Learn what secondary hyperparathyroidism (SHPT) is, how it develops and why early treatment is essential
Inside your neck, there are four pea-sized glands known as parathyroid glands. The glands are located on the back of your thyroid gland, with two on the right side and two on the left side.1
The glands release a hormone called parathyroid hormone (PTH), which helps to control your calcium, vitamin D hormone and phosphate levels.1,2
Secondary hyperparathyroidism is a condition in which the parathyroid glands are forced to release too much parathyroid hormone as a result of another disorder.1,2 The most common disorder that causes secondary hyperparathyroidism is chronic kidney disease (CKD).1
Your kidneys have many important jobs that help to keep your body healthy.3 These include helping to control the amounts of calcium, phosphate and vitamin D hormone in your blood.2,4
When you have chronic kidney disease, your kidneys gradually become unable to maintain the right balance of these blood parameters. In order to bring them back into balance, your parathyroid glands release parathyroid hormone.2,4
The parathyroid hormone works at first, but as your chronic kidney disease gets worse, your parathyroid glands are forced to release abnormally large amounts of parathyroid hormone. This is known as secondary hyperparathyroidism, or SHPT.2,4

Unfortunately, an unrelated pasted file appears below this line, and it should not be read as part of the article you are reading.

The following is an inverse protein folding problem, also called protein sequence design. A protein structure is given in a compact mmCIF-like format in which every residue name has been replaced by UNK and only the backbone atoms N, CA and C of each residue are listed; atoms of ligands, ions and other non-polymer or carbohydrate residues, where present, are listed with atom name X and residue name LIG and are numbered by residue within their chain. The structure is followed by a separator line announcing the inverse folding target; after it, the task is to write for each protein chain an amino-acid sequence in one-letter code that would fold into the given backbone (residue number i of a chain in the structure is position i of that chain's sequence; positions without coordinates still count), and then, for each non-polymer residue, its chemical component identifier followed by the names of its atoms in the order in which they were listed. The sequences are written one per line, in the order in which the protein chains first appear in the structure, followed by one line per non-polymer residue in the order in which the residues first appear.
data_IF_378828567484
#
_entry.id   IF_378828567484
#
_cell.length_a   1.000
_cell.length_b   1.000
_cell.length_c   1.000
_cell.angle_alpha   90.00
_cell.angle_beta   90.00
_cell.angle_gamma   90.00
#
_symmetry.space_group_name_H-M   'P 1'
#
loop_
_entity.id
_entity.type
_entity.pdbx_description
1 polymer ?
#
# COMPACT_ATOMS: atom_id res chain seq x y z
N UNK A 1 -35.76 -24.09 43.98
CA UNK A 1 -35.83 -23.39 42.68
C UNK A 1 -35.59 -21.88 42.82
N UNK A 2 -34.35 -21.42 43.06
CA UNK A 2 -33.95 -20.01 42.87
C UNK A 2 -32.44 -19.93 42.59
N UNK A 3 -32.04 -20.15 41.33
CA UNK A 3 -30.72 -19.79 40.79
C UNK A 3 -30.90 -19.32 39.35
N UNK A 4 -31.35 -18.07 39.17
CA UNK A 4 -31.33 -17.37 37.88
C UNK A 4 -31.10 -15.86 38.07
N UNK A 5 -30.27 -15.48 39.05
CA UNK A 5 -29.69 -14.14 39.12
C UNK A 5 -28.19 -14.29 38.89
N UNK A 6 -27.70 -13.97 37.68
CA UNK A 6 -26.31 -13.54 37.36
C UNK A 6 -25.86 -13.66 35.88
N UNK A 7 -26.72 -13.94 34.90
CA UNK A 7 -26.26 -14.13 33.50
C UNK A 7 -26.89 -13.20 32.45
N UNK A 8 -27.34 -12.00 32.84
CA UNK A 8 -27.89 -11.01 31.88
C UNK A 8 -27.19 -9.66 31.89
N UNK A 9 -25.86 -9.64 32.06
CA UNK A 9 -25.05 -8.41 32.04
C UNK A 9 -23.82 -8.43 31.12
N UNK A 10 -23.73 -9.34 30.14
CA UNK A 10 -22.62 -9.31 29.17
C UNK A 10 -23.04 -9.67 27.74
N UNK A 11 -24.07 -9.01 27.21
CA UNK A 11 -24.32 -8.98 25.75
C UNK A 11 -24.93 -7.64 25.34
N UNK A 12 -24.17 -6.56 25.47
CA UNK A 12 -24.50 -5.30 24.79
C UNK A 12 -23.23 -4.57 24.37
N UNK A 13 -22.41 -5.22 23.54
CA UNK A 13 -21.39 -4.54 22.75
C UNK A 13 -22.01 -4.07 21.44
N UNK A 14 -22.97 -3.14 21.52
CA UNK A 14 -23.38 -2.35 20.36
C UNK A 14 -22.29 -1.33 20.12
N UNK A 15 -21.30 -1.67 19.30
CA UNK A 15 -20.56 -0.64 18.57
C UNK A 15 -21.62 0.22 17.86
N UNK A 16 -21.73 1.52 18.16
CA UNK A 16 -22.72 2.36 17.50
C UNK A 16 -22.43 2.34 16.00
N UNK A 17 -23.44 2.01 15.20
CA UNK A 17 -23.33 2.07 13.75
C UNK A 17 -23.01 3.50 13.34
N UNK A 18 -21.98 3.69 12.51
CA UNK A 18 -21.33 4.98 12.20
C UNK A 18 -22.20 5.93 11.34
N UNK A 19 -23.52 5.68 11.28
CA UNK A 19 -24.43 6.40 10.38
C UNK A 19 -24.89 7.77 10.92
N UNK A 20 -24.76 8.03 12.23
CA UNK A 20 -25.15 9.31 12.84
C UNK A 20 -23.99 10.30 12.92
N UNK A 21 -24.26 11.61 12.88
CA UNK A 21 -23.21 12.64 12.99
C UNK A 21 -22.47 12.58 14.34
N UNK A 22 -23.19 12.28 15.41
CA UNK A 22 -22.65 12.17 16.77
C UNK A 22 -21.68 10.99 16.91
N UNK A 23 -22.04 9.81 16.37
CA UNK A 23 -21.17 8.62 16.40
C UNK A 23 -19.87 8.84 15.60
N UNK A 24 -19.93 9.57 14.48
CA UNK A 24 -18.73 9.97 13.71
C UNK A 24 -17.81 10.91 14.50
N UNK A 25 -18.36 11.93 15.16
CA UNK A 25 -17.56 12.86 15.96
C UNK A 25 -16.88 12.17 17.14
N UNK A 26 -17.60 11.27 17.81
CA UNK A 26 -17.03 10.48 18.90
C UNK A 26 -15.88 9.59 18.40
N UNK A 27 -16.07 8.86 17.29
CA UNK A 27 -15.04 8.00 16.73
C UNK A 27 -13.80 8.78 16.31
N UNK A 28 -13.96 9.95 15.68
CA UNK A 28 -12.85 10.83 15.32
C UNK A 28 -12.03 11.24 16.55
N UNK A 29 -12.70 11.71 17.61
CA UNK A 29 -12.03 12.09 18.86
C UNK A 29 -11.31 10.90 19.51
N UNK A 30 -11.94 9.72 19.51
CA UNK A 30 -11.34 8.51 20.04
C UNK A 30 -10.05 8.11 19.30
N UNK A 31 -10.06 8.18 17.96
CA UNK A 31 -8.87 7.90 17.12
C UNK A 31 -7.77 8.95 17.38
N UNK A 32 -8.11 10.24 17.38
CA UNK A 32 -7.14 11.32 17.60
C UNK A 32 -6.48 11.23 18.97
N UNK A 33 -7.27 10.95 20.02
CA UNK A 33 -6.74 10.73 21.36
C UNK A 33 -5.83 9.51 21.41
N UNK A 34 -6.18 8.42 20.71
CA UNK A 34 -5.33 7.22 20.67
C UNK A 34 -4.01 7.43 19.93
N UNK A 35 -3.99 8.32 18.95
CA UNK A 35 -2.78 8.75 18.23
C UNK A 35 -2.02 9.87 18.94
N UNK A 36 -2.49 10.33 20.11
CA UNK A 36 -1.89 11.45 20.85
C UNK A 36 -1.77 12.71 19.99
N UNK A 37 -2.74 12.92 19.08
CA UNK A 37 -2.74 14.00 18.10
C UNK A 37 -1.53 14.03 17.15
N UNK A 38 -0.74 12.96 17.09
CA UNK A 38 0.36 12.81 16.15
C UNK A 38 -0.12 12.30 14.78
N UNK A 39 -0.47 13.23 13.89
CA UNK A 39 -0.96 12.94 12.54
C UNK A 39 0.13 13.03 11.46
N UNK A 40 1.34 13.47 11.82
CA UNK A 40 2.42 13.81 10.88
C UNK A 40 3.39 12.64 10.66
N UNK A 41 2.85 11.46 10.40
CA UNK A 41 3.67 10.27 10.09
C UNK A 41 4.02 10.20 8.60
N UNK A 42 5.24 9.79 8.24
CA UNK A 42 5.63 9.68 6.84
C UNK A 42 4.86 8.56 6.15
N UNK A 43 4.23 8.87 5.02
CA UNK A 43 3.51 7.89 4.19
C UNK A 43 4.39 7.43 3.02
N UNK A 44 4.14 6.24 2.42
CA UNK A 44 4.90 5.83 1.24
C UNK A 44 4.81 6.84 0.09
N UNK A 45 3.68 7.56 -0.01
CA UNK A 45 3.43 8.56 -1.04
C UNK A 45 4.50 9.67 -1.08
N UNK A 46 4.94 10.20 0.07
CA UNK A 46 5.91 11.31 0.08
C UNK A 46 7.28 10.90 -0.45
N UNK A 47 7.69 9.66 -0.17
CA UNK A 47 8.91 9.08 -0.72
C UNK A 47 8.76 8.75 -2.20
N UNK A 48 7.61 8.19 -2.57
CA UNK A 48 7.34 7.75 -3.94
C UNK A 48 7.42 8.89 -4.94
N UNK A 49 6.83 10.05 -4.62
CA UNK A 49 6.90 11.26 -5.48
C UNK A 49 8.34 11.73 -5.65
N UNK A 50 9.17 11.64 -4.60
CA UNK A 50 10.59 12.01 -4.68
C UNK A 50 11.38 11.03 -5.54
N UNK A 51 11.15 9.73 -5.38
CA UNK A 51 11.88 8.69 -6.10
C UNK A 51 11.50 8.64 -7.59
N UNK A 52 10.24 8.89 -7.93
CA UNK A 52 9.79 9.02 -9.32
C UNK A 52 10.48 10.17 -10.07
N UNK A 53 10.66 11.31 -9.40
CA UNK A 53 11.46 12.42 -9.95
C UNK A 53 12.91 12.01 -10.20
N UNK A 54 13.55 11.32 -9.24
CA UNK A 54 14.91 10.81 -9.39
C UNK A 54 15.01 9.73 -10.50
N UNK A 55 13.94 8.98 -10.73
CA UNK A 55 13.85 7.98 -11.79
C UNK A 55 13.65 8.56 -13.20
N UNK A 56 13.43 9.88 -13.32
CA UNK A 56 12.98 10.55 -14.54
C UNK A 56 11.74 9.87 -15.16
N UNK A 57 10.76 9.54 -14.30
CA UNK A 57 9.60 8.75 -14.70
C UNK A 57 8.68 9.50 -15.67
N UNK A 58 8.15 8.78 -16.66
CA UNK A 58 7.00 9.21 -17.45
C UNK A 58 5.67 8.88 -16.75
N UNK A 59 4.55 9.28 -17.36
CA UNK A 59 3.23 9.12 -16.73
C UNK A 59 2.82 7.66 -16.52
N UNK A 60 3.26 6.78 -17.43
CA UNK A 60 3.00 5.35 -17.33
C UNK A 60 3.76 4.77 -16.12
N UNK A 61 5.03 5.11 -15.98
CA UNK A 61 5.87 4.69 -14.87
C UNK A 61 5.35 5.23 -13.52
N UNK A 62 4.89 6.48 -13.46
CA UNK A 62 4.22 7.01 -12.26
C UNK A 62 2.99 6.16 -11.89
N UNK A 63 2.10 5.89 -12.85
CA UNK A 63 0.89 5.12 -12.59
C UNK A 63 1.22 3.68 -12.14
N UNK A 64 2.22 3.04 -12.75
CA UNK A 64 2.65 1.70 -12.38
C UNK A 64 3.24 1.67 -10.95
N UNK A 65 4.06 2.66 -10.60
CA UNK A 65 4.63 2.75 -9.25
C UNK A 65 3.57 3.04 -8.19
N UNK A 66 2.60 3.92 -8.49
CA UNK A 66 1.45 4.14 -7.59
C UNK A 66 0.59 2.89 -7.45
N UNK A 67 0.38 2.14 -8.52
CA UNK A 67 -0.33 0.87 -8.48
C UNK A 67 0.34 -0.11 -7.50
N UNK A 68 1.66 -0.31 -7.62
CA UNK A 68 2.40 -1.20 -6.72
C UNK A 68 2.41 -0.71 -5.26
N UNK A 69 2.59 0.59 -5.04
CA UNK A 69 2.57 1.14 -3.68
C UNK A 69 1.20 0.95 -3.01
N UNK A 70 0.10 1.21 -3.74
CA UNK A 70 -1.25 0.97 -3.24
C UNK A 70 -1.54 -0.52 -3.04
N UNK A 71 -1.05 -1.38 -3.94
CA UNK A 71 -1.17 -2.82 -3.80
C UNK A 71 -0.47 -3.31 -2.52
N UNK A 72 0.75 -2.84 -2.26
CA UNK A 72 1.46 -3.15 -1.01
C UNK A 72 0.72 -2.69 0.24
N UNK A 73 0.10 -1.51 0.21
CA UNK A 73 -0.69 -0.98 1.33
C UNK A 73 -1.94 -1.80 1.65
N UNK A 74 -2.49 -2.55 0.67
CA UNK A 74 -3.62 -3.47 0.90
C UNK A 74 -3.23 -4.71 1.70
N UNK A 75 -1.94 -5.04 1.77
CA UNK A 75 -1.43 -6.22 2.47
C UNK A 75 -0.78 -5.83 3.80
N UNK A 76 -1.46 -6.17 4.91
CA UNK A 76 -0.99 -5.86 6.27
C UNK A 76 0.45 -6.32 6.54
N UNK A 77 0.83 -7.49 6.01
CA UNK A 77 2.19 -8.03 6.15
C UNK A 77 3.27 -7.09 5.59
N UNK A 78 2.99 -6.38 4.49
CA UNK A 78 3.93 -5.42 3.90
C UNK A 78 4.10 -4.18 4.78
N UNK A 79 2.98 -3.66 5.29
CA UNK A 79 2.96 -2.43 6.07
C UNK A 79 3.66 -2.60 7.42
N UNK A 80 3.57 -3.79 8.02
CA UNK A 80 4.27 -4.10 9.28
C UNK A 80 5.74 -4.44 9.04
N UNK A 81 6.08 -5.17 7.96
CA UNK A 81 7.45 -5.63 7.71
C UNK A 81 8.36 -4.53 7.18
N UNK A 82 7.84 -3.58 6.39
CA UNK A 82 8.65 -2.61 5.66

SHPT can develop as early as stage 2 chronic kidney disease (kidney function 60–89% of normal).5
It affects up to:5
of patients with stage 3 chronic kidney disease (kidney function 30–59% of normal)
of patients with stage 4 chronic kidney disease (kidney function 15–29% of normal)
In early stages of secondary hyperparathyroidism, you may not have any symptoms.6
As secondary hyperparathyroidism progresses, you may experience tiredness, muscle soreness and aching in your bones and joints. These symptoms may gradually increase in severity.6
If you experience these or any other symptoms, please tell your nephrologist or nurse.
Without early and effective treatment, SHPT may increase your risks of bone and heart disease.7,8 Some research even links SHPT with more rapid progression of chronic kidney disease.8,9
- Ilahi A et al. StatPearls [Internet]. Treasure Island (FL):
StatPearls Publishing; 2020 Jan–. Available from: https://
www.ncbi.nlm.nih.gov/books/NBK537203/ [updated 2020
August 10; accessed 2021 February 26].
- Cunningham J et al. Clin J Am Soc Nephrol. 2011;6:913–21.
- Traynor J et al. BMJ. 2006;333(7571):733–7.
- Rodriguez M et al. Am J Renal Physiol. 2005;288:F253–64.
- Levin A et al. Kidney Int. 2007;71:31–8.
- Levy AR et al. Am J Kidney Dis. 2020;75(3):373–83.
- Geng G et al. Osteoporos Int. 2019;30:2019–25.
- Xu Y et al. Clin Kidney J. 2021;sfab006.
- Schumock G et al. Curr Med Res Opin. 2008;24:3037–48.
- Tomasello S. Diabetes Spectr. 2008;21:19–25.
- Locatelli F et al. Nephrol Dial Transplant. 2002;17:723–31.